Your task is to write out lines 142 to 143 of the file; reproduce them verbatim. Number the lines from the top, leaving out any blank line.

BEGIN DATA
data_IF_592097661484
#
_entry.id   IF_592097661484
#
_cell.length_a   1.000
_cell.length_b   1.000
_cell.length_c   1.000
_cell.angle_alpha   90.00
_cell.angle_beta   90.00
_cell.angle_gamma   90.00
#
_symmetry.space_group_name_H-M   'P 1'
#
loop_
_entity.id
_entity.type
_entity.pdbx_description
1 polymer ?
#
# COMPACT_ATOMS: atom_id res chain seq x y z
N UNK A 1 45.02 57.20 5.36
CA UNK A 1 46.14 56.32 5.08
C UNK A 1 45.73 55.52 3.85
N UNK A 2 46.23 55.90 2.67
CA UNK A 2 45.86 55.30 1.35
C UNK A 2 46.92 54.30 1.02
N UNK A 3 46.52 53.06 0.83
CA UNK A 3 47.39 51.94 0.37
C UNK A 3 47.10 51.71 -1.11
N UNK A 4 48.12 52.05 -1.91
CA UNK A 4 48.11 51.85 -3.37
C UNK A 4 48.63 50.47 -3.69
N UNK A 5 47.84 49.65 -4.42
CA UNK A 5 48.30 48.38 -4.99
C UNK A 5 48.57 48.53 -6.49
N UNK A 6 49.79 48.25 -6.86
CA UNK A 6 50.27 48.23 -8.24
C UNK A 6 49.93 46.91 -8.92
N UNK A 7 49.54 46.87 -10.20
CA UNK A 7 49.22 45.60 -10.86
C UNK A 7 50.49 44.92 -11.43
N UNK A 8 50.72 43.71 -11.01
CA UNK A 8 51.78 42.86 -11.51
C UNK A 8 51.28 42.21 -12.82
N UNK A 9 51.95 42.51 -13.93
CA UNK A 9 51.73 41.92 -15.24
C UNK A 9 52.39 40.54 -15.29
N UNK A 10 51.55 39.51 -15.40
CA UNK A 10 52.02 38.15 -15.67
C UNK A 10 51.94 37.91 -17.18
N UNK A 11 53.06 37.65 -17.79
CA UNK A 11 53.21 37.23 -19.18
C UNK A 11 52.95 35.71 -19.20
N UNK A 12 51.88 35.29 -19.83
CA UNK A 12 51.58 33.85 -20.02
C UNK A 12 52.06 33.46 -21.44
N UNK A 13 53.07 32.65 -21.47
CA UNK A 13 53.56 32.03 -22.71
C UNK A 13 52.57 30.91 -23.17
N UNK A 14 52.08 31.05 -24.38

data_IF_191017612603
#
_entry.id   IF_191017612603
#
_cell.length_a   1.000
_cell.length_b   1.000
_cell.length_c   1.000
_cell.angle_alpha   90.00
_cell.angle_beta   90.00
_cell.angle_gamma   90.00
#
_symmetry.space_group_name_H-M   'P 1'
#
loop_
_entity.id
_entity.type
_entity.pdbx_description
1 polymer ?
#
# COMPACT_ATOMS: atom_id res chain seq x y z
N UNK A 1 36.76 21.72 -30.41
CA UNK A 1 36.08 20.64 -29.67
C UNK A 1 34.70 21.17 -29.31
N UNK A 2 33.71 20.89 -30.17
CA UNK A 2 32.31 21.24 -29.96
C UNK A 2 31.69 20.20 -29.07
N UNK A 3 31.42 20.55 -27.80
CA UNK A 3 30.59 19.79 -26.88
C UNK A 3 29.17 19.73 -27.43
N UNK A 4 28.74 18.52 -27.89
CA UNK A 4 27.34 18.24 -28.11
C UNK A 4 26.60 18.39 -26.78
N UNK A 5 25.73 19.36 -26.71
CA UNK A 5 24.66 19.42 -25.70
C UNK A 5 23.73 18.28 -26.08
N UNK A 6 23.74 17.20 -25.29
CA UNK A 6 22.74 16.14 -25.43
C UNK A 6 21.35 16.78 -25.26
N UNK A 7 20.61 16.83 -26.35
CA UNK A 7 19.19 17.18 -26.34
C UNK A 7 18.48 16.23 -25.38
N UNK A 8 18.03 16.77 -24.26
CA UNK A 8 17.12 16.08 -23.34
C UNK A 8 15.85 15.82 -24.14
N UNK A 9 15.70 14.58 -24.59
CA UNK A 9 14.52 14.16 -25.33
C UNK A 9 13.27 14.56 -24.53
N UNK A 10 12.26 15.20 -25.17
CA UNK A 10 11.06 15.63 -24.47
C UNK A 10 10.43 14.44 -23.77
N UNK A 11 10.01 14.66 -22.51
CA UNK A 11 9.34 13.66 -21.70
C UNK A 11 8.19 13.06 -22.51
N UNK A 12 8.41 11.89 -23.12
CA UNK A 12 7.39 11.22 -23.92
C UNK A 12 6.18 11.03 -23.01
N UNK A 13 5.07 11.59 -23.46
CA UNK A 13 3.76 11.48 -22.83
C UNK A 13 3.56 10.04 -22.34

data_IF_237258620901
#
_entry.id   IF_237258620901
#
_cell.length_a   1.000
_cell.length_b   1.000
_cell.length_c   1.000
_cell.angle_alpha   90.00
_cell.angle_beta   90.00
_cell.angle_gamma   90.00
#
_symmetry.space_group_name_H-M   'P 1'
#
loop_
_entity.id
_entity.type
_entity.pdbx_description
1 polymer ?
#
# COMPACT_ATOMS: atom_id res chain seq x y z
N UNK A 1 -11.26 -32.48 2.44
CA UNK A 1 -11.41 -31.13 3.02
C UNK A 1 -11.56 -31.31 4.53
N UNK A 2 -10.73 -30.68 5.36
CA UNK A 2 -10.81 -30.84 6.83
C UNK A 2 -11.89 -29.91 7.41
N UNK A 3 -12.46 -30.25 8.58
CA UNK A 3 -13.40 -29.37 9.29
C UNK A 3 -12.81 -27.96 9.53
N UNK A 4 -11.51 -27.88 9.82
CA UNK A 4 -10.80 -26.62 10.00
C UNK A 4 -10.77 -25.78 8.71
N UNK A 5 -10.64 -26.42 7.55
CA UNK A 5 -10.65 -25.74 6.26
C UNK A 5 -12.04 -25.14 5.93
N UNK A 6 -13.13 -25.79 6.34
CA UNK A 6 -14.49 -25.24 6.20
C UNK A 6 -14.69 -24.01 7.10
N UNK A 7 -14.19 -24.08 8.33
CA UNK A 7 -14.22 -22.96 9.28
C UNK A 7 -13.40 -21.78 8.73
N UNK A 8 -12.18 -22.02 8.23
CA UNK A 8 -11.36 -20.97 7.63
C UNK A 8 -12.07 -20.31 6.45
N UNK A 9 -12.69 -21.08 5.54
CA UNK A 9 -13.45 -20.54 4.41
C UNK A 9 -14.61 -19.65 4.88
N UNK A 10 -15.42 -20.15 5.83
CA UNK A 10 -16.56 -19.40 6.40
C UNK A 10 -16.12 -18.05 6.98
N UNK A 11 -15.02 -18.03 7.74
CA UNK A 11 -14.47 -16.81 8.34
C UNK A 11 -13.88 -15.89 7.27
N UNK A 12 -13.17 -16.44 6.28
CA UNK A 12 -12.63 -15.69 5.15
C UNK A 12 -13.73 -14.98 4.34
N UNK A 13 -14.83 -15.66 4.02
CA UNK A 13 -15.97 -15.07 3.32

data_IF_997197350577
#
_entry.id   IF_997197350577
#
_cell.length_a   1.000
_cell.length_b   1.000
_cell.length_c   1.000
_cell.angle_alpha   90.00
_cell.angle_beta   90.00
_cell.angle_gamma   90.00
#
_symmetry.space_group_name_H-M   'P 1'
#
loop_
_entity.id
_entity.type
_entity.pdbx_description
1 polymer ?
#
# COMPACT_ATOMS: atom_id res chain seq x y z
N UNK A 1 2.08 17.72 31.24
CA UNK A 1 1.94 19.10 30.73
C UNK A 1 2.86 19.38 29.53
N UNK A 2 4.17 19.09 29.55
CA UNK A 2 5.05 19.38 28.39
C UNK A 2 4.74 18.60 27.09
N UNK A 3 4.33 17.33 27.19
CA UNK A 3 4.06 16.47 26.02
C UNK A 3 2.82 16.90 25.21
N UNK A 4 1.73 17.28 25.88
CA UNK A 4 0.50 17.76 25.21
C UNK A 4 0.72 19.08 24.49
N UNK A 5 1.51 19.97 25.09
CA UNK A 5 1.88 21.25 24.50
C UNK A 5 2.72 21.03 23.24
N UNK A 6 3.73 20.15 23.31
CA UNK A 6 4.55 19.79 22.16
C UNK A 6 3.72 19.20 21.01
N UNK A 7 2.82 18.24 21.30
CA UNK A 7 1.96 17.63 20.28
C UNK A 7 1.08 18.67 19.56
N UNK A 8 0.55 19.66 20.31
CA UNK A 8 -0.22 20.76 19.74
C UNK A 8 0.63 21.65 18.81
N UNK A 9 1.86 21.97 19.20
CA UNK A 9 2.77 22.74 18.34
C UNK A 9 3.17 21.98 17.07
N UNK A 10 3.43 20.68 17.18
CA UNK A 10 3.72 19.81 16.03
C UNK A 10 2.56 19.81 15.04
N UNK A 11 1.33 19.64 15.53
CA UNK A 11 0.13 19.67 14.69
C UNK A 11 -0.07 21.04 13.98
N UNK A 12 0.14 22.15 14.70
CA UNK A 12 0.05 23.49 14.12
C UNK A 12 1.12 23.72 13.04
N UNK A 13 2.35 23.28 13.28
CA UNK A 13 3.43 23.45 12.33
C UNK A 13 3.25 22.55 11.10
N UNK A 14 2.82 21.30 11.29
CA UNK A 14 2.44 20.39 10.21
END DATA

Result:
C UNK A 1 -11.56 -31.31 4.53
N UNK A 2 -10.73 -30.68 5.36